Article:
38 Long-wavelength infrared emission shows where young stars are heating dust grains IR (dust)

39 Gamma rays show where cosmic rays from supernovae collide with atomic nuclei in gas clouds

40 Where do stars tend to form in our galaxy?

41 Ionization nebulae are found around short-lived high-mass stars, signifying active star formation

42 Reflection nebulae scatter the light from stars Why do reflection nebulae look bluer than the nearby stars?

43 Reflection nebulae scatter the light from stars Why do reflection nebulae look bluer than the nearby stars? For the same reason that our sky is blue!

44 What kinds of nebulae do you see?

45 Disk: Ionization nebulae, blue stars  star formation Halo: No ionization nebulae, no blue stars  no star formation

46 Much of star formation in disk happens in spiral arms Whirlpool Galaxy

47 Much of star formation in disk happens in spiral arms Whirlpool Galaxy Ionization Nebulae Blue Stars Gas Clouds

48 Spiral arms are waves of star formation

49 1.Gas clouds get squeezed as they move into spiral arms 2.Squeezing of clouds triggers star formation 3.Young stars flow out of spiral arms

50 What have we learned? How does our galaxy recycle gas into stars? Stars are born from the gravitational collapse of gas clumps in molecular clouds. Near the ends of their lives, stars more massive than our Sun create elements heavier than hydrogen and helium and expel them into space via supernovae and stellar winds. The supernovae and winds create hot bubbles in the interstellar medium, but the gas within these bubbles gradually slows and cools as they expand. Eventually, this gas cools enough to collect into clouds of atomic hydrogen. Further cooling allows atoms of hydrogen and other elements to collect into molecules, producing molecular clouds.These molecular clouds then form stars, completing the star–gas–star cycle. Stacie Kent: Insert thumbnail of 14.8 Stacie Kent: Insert thumbnail of 14.8

51 What have we learned? Where do stars tend to form in our galaxy? Active star-forming regions, marked by the presence of hot, massive stars and ionization nebulae, are found preferentially in spiral arms. The spiral arms represent regions where a spiral density wave has caused gas clouds to crash into each other, thereby compressing them and making star formation more likely.

52 14.3 The History of the Milky Way Our Goals for Learning What clues to our galaxy’s history do halo stars hold? How did our galaxy form?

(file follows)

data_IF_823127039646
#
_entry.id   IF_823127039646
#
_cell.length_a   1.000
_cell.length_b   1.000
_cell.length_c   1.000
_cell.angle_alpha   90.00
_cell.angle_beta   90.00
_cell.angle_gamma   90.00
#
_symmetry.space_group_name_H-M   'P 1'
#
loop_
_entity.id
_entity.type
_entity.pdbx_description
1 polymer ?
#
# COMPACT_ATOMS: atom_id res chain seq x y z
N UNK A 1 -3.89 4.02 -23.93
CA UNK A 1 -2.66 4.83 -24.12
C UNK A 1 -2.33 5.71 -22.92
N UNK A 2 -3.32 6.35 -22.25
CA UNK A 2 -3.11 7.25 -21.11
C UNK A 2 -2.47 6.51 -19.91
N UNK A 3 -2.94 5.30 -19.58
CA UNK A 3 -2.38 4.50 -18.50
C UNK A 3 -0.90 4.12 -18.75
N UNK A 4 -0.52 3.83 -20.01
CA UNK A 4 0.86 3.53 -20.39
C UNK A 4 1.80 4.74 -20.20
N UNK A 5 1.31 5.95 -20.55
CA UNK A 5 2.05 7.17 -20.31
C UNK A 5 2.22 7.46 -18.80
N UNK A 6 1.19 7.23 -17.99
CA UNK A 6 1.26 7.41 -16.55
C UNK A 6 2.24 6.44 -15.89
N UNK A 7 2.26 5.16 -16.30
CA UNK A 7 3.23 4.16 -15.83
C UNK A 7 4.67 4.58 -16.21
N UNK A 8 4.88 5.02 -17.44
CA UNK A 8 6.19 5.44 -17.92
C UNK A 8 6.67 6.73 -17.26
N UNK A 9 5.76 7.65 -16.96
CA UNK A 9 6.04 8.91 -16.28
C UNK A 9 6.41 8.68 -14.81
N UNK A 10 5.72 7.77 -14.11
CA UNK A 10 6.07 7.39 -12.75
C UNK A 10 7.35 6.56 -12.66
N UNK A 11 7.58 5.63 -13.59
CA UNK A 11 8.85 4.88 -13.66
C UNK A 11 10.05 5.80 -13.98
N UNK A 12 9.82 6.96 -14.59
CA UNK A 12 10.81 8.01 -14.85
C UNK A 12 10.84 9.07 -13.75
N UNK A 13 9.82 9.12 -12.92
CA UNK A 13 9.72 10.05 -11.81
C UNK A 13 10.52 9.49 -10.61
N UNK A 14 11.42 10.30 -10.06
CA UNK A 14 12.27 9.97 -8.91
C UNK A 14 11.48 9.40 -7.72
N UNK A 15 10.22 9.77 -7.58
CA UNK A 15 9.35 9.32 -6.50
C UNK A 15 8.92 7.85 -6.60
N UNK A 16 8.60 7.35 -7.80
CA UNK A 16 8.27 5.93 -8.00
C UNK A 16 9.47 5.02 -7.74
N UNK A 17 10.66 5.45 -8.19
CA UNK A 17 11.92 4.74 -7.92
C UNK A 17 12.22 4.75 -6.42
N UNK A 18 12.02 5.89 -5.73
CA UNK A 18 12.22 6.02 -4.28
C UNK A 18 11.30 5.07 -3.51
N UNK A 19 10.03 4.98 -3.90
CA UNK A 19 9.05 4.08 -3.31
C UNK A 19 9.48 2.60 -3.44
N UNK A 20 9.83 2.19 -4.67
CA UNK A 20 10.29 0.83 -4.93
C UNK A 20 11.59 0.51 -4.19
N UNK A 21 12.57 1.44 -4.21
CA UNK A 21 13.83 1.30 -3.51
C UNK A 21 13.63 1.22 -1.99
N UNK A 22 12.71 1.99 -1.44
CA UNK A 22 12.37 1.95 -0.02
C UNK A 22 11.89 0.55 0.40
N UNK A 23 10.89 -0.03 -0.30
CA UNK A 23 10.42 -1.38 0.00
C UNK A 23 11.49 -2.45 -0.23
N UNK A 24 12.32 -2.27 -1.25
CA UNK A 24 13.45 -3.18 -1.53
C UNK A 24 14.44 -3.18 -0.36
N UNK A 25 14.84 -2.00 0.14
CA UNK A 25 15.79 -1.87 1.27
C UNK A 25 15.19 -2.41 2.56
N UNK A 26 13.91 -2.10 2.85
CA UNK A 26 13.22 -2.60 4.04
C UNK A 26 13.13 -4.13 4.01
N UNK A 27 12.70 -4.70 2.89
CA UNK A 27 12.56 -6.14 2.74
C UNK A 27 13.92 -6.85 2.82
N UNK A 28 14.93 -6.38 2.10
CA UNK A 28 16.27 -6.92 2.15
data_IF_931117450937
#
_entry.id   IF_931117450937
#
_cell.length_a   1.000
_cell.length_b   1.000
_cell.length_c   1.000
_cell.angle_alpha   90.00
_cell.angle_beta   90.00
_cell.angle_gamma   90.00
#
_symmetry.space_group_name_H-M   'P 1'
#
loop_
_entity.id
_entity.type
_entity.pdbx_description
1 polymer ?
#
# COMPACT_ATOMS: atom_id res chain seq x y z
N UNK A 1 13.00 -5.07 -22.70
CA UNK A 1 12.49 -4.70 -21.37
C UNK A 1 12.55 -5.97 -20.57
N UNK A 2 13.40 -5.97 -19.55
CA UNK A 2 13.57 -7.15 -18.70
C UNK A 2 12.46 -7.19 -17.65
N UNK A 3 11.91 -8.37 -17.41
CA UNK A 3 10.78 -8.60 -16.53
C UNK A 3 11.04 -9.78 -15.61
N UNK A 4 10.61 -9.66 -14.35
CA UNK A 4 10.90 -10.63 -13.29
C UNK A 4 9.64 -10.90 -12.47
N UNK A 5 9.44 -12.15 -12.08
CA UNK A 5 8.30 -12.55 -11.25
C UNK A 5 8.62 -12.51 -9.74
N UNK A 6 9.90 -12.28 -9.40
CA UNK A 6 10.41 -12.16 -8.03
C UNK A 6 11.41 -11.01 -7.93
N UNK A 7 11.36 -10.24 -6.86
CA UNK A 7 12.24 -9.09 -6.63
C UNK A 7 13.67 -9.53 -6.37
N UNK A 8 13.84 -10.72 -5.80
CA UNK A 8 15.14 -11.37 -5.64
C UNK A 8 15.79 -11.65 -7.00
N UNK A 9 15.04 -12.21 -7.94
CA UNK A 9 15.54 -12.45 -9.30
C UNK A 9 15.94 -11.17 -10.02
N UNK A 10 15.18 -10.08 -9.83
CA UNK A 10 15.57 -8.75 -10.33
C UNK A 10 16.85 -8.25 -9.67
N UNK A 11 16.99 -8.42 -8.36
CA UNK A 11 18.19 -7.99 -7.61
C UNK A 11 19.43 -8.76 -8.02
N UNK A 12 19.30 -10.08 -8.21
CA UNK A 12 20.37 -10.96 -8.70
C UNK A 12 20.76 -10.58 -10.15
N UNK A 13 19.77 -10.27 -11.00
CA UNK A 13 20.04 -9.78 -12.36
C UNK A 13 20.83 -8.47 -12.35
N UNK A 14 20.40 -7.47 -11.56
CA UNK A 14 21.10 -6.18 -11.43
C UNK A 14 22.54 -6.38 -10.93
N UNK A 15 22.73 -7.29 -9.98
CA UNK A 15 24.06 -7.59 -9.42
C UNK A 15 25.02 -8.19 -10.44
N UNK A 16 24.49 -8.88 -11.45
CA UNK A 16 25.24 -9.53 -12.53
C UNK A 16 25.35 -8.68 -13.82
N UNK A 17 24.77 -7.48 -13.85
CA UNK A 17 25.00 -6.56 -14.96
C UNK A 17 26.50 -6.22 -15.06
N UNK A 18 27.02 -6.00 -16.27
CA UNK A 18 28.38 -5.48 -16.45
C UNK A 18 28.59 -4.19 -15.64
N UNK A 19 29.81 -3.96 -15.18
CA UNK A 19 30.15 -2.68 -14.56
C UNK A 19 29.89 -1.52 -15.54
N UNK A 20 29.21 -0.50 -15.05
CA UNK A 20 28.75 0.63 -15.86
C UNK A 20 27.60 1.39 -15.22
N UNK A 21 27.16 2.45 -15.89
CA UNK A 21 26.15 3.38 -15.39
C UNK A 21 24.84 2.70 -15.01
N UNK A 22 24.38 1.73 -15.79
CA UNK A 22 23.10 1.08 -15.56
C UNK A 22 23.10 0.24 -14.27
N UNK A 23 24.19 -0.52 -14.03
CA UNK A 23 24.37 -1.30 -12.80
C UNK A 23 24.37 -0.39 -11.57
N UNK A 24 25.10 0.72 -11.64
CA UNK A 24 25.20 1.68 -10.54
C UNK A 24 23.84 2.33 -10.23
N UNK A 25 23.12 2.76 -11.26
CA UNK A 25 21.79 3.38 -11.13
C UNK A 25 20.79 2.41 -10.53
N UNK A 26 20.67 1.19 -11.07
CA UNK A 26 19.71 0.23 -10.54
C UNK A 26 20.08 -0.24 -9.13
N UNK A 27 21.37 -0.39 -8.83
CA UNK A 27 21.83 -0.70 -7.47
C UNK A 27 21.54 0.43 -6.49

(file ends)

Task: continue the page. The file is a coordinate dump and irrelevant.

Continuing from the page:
53 What clues to our galaxy’s history do halo stars hold?

54 Halo Stars: % heavy elements (O, Fe, …), only old stars Disk Stars: 2% heavy elements, stars of all ages

55 Halo Stars: % heavy elements (O, Fe, …), only old stars Disk Stars: 2% heavy elements, stars of all ages Halo stars formed first, then stopped

56 Halo Stars: % heavy elements (O, Fe, …), only old stars Disk Stars: 2% heavy elements, stars of all ages Halo stars formed first, then stopped Disk stars formed later, kept forming

57 How did our galaxy form?

58 Our galaxy probably formed from a giant gas cloud

59 Halo stars formed first as gravity caused cloud to contract

60 Remaining gas settled into spinning disk

61 Stars continuously form in disk as galaxy grows older

62 Warning: This model is oversimplified

63 Detailed studies: Halo stars formed in clumps that later merged

64 What have we learned? What clues to our galaxy’s history do halo stars hold? The halo generally contains only old, low-mass stars with a much smaller proportion of heavy elements than stars in the disk. Thus, halo stars must have formed early in the galaxy’s history, before the gas settled into a disk.

65 What have we learned? How did our galaxy form? The galaxy probably began as a huge blob of gas called a protogalactic cloud. Gravity caused the cloud to shrink in size, and conservation of angular momentum caused the gas to form the spinning disk of our galaxy. Stars in the halo formed before the gas finished collapsing into the disk.

66 14.4 The Mysterious Galactic Center Our Goals for Learning What lies in the center of our galaxy?

67

68 Galactic center in infrared light

69 Galactic center in radio

70 Strange radio sources in galactic center Galactic center in radio

71 Stars at galactic center Strange radio sources in galactic center

72 Stars appear to be orbiting something massive but invisible … a black hole? Orbits of stars indicate a mass of about 4 million M Sun

73 What have we learned? What lies in the center of our galaxy? Motions of stars near the center of our galaxy suggest that it contains a black hole about 3 to 4 million times as massive as the Sun. The black hole appears to be powering a bright source of radio emission known as Sgr A*.